Maine is at an economic crossroads.
For generations, our forests, farmlands and waters have created economic opportunity all over this state.
Furs, fisheries, timber and land made fortunes for many until the late 1800s, and then large-scale production of lumber, granite, ice and lime, fishing and shipbuilding drove success in our coastal communities and resulted in a network of railroads. Textiles and paper products drove the work of mills across the state and put food on the table for thousands.
But recent decades have showed us the dangers of over-reliance on any one industry. Market demand for paper products has dwindled and foreign competition has caused some mills to shutter, putting thousands of Maine people out of work.
Well, in recent decades we’ve learned to adjust and change our economy and now it’s time for a long-range economic plan — the first time in decades that we’ve done one!
While our aging population has left many employers across the state seeking a qualified, ready, and able workforce our children and grandchildren are leaving Maine unfortunately to find jobs in other states.
We’ve been digging deep to form a plan to redevelop our workforce in so many ways.
The strategic plan we’re unveiling creates a roadmap to foster innovation, to drive collaboration, to help jump-start economic growth in our state to achieve a diverse, forward-looking economy that will offer everyone the opportunity to succeed.
This plan synthesizes the views and opinions of thousands of people across the state and across the political spectrum, private and public sector, and is grounded in one overall mission: That by 2030, our state will be an international leader and will have a vibrant and environmentally-sustainable economy.
The plan establishes three overarching goals for the next ten years in Maine: grow our average annual wage — what people make for a living — by 10 percent, increase the value of the products we sell by 10 percent and attract 75,000 people to Maine’s talent pool.
To accomplish these goals, our plan establishes seven key strategies: growing talent in Maine, attracting new talent to the state, promoting innovation, improving connectivity, bolstering infrastructure, maintaining a stable business environment and promoting hubs of excellence.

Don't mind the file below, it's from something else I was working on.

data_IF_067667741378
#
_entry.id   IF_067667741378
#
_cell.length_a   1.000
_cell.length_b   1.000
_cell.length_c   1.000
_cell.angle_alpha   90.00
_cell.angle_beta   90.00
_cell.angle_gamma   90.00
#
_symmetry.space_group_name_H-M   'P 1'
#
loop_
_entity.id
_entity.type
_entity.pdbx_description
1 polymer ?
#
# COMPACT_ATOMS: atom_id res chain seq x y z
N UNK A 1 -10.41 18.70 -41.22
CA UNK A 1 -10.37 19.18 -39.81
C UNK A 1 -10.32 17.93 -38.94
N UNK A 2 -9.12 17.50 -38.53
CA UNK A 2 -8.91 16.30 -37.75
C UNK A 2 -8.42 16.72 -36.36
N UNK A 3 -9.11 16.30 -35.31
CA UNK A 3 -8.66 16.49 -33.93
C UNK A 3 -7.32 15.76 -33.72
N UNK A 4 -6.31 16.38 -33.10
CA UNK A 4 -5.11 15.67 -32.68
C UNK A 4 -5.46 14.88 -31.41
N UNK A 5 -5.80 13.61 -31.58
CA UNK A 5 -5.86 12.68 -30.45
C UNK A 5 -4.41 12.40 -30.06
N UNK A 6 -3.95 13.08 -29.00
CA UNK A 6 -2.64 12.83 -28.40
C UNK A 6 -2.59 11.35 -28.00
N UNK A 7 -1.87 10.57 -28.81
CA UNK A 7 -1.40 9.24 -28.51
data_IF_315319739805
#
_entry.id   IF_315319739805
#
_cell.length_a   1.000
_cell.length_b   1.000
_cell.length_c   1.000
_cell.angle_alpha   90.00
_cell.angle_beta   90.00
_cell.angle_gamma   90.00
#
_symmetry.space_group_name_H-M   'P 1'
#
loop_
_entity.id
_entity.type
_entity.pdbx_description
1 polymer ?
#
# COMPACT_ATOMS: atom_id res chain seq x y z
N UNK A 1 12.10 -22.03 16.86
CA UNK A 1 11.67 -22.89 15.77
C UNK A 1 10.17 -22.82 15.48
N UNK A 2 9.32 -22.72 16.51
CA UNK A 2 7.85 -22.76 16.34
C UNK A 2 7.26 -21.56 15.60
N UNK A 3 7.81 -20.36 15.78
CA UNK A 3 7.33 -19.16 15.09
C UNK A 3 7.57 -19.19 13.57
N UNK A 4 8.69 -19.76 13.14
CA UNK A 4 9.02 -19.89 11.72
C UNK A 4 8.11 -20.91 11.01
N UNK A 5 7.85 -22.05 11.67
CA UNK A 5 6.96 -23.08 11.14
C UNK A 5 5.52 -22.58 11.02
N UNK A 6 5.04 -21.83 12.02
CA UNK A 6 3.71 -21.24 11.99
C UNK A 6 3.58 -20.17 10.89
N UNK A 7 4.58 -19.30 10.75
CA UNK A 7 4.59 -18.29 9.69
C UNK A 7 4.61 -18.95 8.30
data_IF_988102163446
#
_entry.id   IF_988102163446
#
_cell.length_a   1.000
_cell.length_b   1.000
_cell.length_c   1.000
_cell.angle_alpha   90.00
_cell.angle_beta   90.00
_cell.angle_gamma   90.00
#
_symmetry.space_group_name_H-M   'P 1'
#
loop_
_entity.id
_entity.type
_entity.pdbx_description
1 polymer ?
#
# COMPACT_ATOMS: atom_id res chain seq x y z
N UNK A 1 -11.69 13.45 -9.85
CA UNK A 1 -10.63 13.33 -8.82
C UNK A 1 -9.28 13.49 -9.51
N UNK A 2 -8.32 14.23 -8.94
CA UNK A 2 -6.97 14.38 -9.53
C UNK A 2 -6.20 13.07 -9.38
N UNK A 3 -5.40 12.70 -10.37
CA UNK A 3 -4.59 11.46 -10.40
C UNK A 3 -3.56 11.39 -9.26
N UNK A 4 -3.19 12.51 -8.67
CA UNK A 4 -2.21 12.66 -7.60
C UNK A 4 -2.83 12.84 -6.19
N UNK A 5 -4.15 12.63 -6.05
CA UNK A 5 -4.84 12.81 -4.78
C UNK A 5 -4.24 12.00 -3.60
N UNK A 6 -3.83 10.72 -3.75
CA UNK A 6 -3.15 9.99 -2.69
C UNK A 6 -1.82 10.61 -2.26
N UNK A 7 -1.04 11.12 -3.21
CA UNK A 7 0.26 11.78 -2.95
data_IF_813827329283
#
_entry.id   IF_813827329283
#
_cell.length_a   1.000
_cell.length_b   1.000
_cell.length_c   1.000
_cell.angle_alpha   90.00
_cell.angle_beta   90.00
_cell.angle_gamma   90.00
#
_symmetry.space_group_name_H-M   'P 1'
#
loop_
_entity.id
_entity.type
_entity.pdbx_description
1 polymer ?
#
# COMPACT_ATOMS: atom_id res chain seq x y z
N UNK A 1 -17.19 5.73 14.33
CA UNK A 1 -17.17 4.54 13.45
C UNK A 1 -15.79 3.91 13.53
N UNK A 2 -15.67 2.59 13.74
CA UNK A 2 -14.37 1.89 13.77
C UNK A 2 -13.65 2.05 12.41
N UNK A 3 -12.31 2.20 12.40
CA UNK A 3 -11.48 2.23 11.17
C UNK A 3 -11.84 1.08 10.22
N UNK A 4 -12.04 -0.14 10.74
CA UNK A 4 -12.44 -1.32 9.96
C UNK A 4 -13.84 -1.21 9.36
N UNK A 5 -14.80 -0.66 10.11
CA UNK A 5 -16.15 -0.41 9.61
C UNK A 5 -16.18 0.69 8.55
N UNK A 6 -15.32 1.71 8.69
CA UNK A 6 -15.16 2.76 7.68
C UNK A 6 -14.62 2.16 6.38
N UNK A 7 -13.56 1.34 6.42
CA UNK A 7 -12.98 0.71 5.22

Within each of these strategies, our plan offers concrete action steps that will be taken.
For example, we’re talking about a Maine Career Exploration Program to allow internships for high-school age students and to work with them throughout their young years to determine their interests and identify their passions and allow them to connect to the resources, and skills, and employers that can prepare them and put them on a career path whether that’s in trades, or tech or academics.
The plan creates a Welcome Home Program to welcome employers, entrepreneurs, and innovators to our state, enticing those who have grown up here and left, and those who are interested in moving here, to come to Maine.
The plan also recommends common-sense ideas like simplifying the Education Opportunity Tax Credit to help motivate people to stay in Maine after their college education by helping them pay off their student debt. And it recommends expanding the Maine Seed Capital Tax Credit.
Importantly, it identifies other things like critical infrastructure — expanding broadband with loan guarantees to those providers wanting to invest in internet expansion, particularly in rural Maine. And it calls for a more stable business environment and streamlining of government processes.
While, just like any other state, we have our challenges, we are extraordinary in so many ways.
In a world that is seeking clean, renewable resources, we have abundant forests, wind, water, and sun. We’ve got world-class researchers at the University, at The Jackson Laboratory, at Bigelow, MDI Biological Laboratory, the Gulf of Maine Research Institute and so many more. And innovative companies like Atlantic Sea Farms developing new ways to grow kelp.
We have challenges, but we have a lot going for us, too. With this new economic plan, it is my goal that the State of Maine will be known as a place of innovation and excellence — where people can establish their roots and live happy and fulfilling lives, and where entrepreneurs and innovators start and scale their businesses and create jobs.
I love our state. I love Maine people — and because of them I have such great hope for our future. As we approach Maine’s bicentennial, it is time to build on the foundation of our past two hundred years to create a forward-looking economy for the next two hundred years.
Let’s get moving.
Janet T. Mills is the 75th and current governor of Maine.